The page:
Vy Nguyen excavating the Drennen-Scott Historic Site Photo by Kristina Davis

Tim Mulvihill showing geophysical mapping

Excavating a bottle

Photo provided by Tim Mulvihill

Archaeology exhibit in Boreham Library

Photo by Kristina Davis

Photo by Kristina Davis

The ECHO Summer/Fall 2013 - 17

‘Blind Audition’ Leads To Principal Symphony Slot


By Scott Smith, The Times Record. Reprinted with permission.

David Carter, assistant professor of music at the University of Arkansas at Fort Smith, has won the principal clarinet position with the Tulsa Symphony. Carter joined the UAFS staff in 2009.


ne Fort Smith musician’s talent is being felt all the way in Tulsa. David Carter, assistant professor of music at the University of Arkansas at Fort Smith, has won the principal clarinet position with the Tulsa Symphony following a “blind audition” and a main-stage assessment. The 36-yearold musician said he was “definitely excited” when told he obtained the organization’s top clarinet position. “The Tulsa Symphony is a professional ensemble that does seven main-stage concerts every season, and three recitals as part of a series,” Carter said. “The Tulsa Symphony also serves as the orchestra for the Tulsa Ballet, which is nationally recognized, and the Tulsa Symphony brings in renowned conductors and soloists.”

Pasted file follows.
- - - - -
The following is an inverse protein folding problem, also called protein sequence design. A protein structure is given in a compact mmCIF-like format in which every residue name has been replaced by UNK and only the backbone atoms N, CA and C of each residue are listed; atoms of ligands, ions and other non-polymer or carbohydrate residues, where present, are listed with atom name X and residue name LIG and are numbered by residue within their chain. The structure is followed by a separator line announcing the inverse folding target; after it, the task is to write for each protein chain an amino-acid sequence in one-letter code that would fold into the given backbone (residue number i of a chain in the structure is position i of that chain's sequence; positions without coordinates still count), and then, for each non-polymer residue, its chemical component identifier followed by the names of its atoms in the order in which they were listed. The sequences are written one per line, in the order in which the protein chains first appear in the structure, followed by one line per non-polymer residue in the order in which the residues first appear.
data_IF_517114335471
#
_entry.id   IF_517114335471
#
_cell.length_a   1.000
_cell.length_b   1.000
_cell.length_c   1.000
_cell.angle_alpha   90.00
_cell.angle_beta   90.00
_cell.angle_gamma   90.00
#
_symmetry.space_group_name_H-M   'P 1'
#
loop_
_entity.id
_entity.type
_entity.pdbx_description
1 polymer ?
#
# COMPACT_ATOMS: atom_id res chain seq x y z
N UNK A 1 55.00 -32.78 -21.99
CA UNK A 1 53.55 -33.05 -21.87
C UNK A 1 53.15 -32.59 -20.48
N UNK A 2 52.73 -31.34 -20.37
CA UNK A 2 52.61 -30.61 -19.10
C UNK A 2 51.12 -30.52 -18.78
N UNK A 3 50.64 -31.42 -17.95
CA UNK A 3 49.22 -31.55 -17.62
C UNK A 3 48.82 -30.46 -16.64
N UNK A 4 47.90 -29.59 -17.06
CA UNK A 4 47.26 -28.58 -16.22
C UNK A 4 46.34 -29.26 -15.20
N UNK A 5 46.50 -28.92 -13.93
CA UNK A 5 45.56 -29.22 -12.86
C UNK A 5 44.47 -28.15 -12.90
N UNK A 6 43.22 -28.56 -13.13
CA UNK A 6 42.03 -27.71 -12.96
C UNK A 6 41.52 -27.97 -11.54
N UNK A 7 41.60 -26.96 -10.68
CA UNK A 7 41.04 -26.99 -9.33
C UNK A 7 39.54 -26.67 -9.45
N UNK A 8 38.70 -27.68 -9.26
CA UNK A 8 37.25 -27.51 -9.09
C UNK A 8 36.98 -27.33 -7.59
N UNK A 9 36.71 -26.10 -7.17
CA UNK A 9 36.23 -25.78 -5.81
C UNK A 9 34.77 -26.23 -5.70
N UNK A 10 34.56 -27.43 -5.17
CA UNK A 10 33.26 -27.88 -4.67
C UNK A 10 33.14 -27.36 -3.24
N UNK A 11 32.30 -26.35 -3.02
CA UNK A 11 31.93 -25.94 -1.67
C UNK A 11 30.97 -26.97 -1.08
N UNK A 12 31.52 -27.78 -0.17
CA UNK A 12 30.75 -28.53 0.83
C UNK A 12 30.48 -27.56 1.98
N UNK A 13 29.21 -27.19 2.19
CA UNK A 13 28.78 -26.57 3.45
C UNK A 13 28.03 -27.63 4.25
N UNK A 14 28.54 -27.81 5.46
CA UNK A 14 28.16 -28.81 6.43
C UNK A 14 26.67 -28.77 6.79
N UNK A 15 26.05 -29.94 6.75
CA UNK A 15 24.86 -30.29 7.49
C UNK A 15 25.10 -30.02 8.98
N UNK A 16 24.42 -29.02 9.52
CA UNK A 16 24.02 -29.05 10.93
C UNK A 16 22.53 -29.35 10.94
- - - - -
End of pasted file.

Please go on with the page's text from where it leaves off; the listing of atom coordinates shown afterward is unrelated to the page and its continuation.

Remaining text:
The Tulsa Symphony is one of the only musician-run orchestras in the country. —David Carter Carter, who has played with the Tulsa Symphony since 2006, also acts as an artist and board member with Tulsa Camerata, a chamber music group, and performs second-clarinet parts with the Tulsa Opera Orchestra. “It’s exciting because the Tulsa Symphony is one of the only musician-run orchestras in the country,” he said. “A lot of the Tulsa Symphony members used to be in the Tulsa Philharmonic. The Tulsa Philharmonic went bankrupt about seven years ago when the economy tanked, and so many of those members formed the Tulsa Symphony.” Carter admitted that one of his earliest childhood memories was feeling the tug of symphonic music. “When I was young, I told myself, ‘That is what I want to do,’ ” he said. The former principal clarinetist of the Detroit Symphony Civic Orchestra and the Dearborn (Mich.) Symphony Orchestra, Carter has performed with the Fort Smith Symphony, the Oklahoma City Philharmonic and the Orquesta Sinfonica de la Universidad de Nuevo Leon in Monterrey, Mexico. Before being hired at UAFS in 2009, Carter worked as an adjunct instructor of clarinet at the University of Oklahoma in Norman. At the Shawnee, Okla.-based Oklahoma Baptist University, he was an adjunct instructor of clarinet, woodwind techniques, saxophone and Western culture. Carter, who spent eight seasons teaching as an artist faculty

18 - The ECHO Summer/Fall 2013

David Carter

Photo by UAFS Staff